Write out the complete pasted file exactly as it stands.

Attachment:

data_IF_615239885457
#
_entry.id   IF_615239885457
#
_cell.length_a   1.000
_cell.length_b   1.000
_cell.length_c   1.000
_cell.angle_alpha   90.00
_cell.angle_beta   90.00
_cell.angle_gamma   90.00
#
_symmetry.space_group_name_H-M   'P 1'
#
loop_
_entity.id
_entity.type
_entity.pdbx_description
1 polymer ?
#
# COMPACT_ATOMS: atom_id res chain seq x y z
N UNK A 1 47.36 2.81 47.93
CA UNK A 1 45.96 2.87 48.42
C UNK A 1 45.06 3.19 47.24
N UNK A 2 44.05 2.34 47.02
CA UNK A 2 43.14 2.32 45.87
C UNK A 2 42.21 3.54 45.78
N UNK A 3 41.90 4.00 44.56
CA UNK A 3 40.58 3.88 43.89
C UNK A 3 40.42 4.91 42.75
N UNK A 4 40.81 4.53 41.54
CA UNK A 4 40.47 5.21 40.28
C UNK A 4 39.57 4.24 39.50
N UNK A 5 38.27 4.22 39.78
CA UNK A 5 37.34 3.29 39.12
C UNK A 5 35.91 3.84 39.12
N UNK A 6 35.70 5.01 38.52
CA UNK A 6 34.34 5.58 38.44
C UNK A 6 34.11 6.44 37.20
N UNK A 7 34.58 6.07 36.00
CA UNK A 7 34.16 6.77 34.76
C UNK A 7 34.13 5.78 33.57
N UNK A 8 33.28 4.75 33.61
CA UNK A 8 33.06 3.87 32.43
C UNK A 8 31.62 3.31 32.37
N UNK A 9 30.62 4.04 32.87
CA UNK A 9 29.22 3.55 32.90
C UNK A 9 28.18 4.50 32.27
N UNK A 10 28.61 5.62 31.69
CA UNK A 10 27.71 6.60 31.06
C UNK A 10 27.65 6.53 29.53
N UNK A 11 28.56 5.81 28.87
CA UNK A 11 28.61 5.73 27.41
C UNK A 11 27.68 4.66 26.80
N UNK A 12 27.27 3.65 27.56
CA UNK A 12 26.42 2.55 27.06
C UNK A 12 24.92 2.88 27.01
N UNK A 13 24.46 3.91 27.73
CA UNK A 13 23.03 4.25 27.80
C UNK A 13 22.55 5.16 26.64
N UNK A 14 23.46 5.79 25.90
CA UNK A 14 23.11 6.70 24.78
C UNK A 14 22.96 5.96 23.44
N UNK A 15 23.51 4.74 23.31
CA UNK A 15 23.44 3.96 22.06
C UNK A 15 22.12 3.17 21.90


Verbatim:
data_IF_615239885457
#
_entry.id   IF_615239885457
#
_cell.length_a   1.000
_cell.length_b   1.000
_cell.length_c   1.000
_cell.angle_alpha   90.00
_cell.angle_beta   90.00
_cell.angle_gamma   90.00
#
_symmetry.space_group_name_H-M   'P 1'
#
loop_
_entity.id
_entity.type
_entity.pdbx_description
1 polymer ?
#
# COMPACT_ATOMS: atom_id res chain seq x y z
N UNK A 1 47.36 2.81 47.93
CA UNK A 1 45.96 2.87 48.42
C UNK A 1 45.06 3.19 47.24
N UNK A 2 44.05 2.34 47.02
CA UNK A 2 43.14 2.32 45.87
C UNK A 2 42.21 3.54 45.78
N UNK A 3 41.90 4.00 44.56
CA UNK A 3 40.58 3.88 43.89
C UNK A 3 40.42 4.91 42.75
N UNK A 4 40.81 4.53 41.54
CA UNK A 4 40.47 5.21 40.28
C UNK A 4 39.57 4.24 39.50
N UNK A 5 38.27 4.22 39.78
CA UNK A 5 37.34 3.29 39.12
C UNK A 5 35.91 3.84 39.12
N UNK A 6 35.70 5.01 38.52
CA UNK A 6 34.34 5.58 38.44
C UNK A 6 34.11 6.44 37.20
N UNK A 7 34.58 6.07 36.00
CA UNK A 7 34.16 6.77 34.76
C UNK A 7 34.13 5.78 33.57
N UNK A 8 33.28 4.75 33.61
CA UNK A 8 33.06 3.87 32.43
C UNK A 8 31.62 3.31 32.37
N UNK A 9 30.62 4.04 32.87
CA UNK A 9 29.22 3.55 32.90
C UNK A 9 28.18 4.50 32.27
N UNK A 10 28.61 5.62 31.69
CA UNK A 10 27.71 6.60 31.06
C UNK A 10 27.65 6.53 29.53
N UNK A 11 28.56 5.81 28.87
CA UNK A 11 28.61 5.73 27.41
C UNK A 11 27.68 4.66 26.80
N UNK A 12 27.27 3.65 27.56
CA UNK A 12 26.42 2.55 27.06
C UNK A 12 24.92 2.88 27.01
N UNK A 13 24.46 3.91 27.73
CA UNK A 13 23.03 4.25 27.80
C UNK A 13 22.55 5.16 26.64
N UNK A 14 23.46 5.79 25.90
CA UNK A 14 23.11 6.70 24.78
C UNK A 14 22.96 5.96 23.44
N UNK A 15 23.51 4.74 23.31
CA UNK A 15 23.44 3.96 22.06
C UNK A 15 22.12 3.17 21.90